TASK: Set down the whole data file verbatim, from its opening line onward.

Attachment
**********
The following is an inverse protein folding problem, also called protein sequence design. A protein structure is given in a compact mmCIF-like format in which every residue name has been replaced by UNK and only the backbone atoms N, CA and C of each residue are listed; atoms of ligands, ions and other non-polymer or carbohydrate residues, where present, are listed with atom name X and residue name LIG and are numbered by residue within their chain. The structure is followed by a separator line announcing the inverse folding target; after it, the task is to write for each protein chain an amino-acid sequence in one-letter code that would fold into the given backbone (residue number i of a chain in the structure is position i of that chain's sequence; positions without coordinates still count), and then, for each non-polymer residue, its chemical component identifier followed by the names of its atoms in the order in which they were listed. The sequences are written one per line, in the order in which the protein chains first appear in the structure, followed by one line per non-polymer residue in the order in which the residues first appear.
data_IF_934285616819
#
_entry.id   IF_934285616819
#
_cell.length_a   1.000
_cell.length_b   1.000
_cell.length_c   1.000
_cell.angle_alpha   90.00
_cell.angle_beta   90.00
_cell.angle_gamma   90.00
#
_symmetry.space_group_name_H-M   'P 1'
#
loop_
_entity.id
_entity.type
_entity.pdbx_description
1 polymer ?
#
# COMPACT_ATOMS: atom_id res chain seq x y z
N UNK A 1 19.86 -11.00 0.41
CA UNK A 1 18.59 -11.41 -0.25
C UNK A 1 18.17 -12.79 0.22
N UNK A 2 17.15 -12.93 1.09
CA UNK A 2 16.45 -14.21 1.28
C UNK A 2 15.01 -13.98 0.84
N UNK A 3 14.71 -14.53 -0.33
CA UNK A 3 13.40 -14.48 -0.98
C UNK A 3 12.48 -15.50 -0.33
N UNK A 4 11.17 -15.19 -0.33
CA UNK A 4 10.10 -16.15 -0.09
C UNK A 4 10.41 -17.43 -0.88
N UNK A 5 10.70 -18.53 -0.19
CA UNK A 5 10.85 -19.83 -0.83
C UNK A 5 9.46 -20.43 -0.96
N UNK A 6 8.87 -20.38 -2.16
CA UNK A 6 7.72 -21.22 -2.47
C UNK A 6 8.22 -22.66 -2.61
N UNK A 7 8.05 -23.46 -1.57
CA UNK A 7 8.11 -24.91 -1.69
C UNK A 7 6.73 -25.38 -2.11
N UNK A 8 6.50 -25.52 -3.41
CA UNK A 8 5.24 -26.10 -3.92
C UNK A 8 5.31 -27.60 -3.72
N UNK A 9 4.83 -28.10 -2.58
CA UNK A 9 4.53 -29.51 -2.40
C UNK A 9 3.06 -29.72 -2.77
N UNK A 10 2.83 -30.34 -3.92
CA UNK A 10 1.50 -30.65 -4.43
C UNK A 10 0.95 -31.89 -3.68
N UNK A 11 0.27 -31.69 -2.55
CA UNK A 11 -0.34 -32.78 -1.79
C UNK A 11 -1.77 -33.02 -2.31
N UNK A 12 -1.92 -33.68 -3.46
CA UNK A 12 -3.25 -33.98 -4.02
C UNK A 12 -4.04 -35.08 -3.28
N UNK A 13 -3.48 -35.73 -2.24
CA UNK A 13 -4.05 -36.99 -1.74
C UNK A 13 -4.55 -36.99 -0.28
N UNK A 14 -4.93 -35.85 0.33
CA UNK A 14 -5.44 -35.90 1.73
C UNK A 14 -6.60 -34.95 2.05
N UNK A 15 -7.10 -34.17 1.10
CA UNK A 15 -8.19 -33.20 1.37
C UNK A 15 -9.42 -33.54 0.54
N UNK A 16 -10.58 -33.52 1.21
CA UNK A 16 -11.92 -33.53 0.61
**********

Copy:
The following is an inverse protein folding problem, also called protein sequence design. A protein structure is given in a compact mmCIF-like format in which every residue name has been replaced by UNK and only the backbone atoms N, CA and C of each residue are listed; atoms of ligands, ions and other non-polymer or carbohydrate residues, where present, are listed with atom name X and residue name LIG and are numbered by residue within their chain. The structure is followed by a separator line announcing the inverse folding target; after it, the task is to write for each protein chain an amino-acid sequence in one-letter code that would fold into the given backbone (residue number i of a chain in the structure is position i of that chain's sequence; positions without coordinates still count), and then, for each non-polymer residue, its chemical component identifier followed by the names of its atoms in the order in which they were listed. The sequences are written one per line, in the order in which the protein chains first appear in the structure, followed by one line per non-polymer residue in the order in which the residues first appear.
data_IF_934285616819
#
_entry.id   IF_934285616819
#
_cell.length_a   1.000
_cell.length_b   1.000
_cell.length_c   1.000
_cell.angle_alpha   90.00
_cell.angle_beta   90.00
_cell.angle_gamma   90.00
#
_symmetry.space_group_name_H-M   'P 1'
#
loop_
_entity.id
_entity.type
_entity.pdbx_description
1 polymer ?
#
# COMPACT_ATOMS: atom_id res chain seq x y z
N UNK A 1 19.86 -11.00 0.41
CA UNK A 1 18.59 -11.41 -0.25
C UNK A 1 18.17 -12.79 0.22
N UNK A 2 17.15 -12.93 1.09
CA UNK A 2 16.45 -14.21 1.28
C UNK A 2 15.01 -13.98 0.84
N UNK A 3 14.71 -14.53 -0.33
CA UNK A 3 13.40 -14.48 -0.98
C UNK A 3 12.48 -15.50 -0.33
N UNK A 4 11.17 -15.19 -0.33
CA UNK A 4 10.10 -16.15 -0.09
C UNK A 4 10.41 -17.43 -0.88
N UNK A 5 10.70 -18.53 -0.19
CA UNK A 5 10.85 -19.83 -0.83
C UNK A 5 9.46 -20.43 -0.96
N UNK A 6 8.87 -20.38 -2.16
CA UNK A 6 7.72 -21.22 -2.47
C UNK A 6 8.22 -22.66 -2.61
N UNK A 7 8.05 -23.46 -1.57
CA UNK A 7 8.11 -24.91 -1.69
C UNK A 7 6.73 -25.38 -2.11
N UNK A 8 6.50 -25.52 -3.41
CA UNK A 8 5.24 -26.10 -3.92
C UNK A 8 5.31 -27.60 -3.72
N UNK A 9 4.83 -28.10 -2.58
CA UNK A 9 4.53 -29.51 -2.40
C UNK A 9 3.06 -29.72 -2.77
N UNK A 10 2.83 -30.34 -3.92
CA UNK A 10 1.50 -30.65 -4.43
C UNK A 10 0.95 -31.89 -3.68
N UNK A 11 0.27 -31.69 -2.55
CA UNK A 11 -0.34 -32.78 -1.79
C UNK A 11 -1.77 -33.02 -2.31
N UNK A 12 -1.92 -33.68 -3.46
CA UNK A 12 -3.25 -33.98 -4.02
C UNK A 12 -4.04 -35.08 -3.28
N UNK A 13 -3.48 -35.73 -2.24
CA UNK A 13 -4.05 -36.99 -1.74
C UNK A 13 -4.55 -36.99 -0.28
N UNK A 14 -4.93 -35.85 0.33
CA UNK A 14 -5.44 -35.90 1.73
C UNK A 14 -6.60 -34.95 2.05
N UNK A 15 -7.10 -34.17 1.10
CA UNK A 15 -8.19 -33.20 1.37
C UNK A 15 -9.42 -33.54 0.54
N UNK A 16 -10.58 -33.52 1.21
CA UNK A 16 -11.92 -33.53 0.61